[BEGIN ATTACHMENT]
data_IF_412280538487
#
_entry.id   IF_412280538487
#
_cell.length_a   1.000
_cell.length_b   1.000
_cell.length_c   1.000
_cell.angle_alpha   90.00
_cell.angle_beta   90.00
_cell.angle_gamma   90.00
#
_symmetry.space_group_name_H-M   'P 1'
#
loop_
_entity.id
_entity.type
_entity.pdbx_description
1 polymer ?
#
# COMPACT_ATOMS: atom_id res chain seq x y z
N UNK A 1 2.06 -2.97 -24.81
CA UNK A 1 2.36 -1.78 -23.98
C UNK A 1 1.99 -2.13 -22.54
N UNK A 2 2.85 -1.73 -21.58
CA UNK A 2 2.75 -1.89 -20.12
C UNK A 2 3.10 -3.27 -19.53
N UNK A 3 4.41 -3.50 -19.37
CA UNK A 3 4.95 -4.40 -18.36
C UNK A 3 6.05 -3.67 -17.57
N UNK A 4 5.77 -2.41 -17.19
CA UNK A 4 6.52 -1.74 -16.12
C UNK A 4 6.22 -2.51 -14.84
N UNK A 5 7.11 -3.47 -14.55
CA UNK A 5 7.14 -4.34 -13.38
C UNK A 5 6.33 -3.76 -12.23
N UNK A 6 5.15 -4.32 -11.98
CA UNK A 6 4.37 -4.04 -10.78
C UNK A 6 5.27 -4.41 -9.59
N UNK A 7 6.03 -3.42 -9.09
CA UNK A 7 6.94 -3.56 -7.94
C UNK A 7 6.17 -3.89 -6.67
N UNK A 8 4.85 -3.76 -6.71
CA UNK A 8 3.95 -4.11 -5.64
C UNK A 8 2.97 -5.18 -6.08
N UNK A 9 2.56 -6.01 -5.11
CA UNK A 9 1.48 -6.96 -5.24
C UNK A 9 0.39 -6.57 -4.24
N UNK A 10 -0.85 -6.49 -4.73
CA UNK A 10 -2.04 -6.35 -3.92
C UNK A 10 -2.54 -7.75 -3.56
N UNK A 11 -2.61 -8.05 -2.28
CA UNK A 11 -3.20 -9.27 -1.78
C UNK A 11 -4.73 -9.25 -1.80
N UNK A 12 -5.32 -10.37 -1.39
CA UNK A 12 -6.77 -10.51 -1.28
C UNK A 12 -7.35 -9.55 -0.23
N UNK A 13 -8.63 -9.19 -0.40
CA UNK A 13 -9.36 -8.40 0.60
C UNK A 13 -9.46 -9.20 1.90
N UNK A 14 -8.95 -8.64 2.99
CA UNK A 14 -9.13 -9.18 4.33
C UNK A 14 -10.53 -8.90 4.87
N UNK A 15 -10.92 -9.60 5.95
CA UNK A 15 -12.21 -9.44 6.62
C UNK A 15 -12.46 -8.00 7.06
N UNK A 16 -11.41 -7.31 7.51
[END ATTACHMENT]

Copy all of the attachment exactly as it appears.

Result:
data_IF_412280538487
#
_entry.id   IF_412280538487
#
_cell.length_a   1.000
_cell.length_b   1.000
_cell.length_c   1.000
_cell.angle_alpha   90.00
_cell.angle_beta   90.00
_cell.angle_gamma   90.00
#
_symmetry.space_group_name_H-M   'P 1'
#
loop_
_entity.id
_entity.type
_entity.pdbx_description
1 polymer ?
#
# COMPACT_ATOMS: atom_id res chain seq x y z
N UNK A 1 2.06 -2.97 -24.81
CA UNK A 1 2.36 -1.78 -23.98
C UNK A 1 1.99 -2.13 -22.54
N UNK A 2 2.85 -1.73 -21.58
CA UNK A 2 2.75 -1.89 -20.12
C UNK A 2 3.10 -3.27 -19.53
N UNK A 3 4.41 -3.50 -19.37
CA UNK A 3 4.95 -4.40 -18.36
C UNK A 3 6.05 -3.67 -17.57
N UNK A 4 5.77 -2.41 -17.19
CA UNK A 4 6.52 -1.74 -16.12
C UNK A 4 6.22 -2.51 -14.84
N UNK A 5 7.11 -3.47 -14.55
CA UNK A 5 7.14 -4.34 -13.38
C UNK A 5 6.33 -3.76 -12.23
N UNK A 6 5.15 -4.32 -11.98
CA UNK A 6 4.37 -4.04 -10.78
C UNK A 6 5.27 -4.41 -9.59
N UNK A 7 6.03 -3.42 -9.09
CA UNK A 7 6.94 -3.56 -7.94
C UNK A 7 6.17 -3.89 -6.67
N UNK A 8 4.85 -3.76 -6.71
CA UNK A 8 3.95 -4.11 -5.64
C UNK A 8 2.97 -5.18 -6.08
N UNK A 9 2.56 -6.01 -5.11
CA UNK A 9 1.48 -6.96 -5.24
C UNK A 9 0.39 -6.57 -4.24
N UNK A 10 -0.85 -6.49 -4.73
CA UNK A 10 -2.04 -6.35 -3.92
C UNK A 10 -2.54 -7.75 -3.56
N UNK A 11 -2.61 -8.05 -2.28
CA UNK A 11 -3.20 -9.27 -1.78
C UNK A 11 -4.73 -9.25 -1.80
N UNK A 12 -5.32 -10.37 -1.39
CA UNK A 12 -6.77 -10.51 -1.28
C UNK A 12 -7.35 -9.55 -0.23
N UNK A 13 -8.63 -9.19 -0.40
CA UNK A 13 -9.36 -8.40 0.60
C UNK A 13 -9.46 -9.20 1.90
N UNK A 14 -8.95 -8.64 2.99
CA UNK A 14 -9.13 -9.18 4.33
C UNK A 14 -10.53 -8.90 4.87
N UNK A 15 -10.92 -9.60 5.95
CA UNK A 15 -12.21 -9.44 6.62
C UNK A 15 -12.46 -8.00 7.06
N UNK A 16 -11.41 -7.31 7.51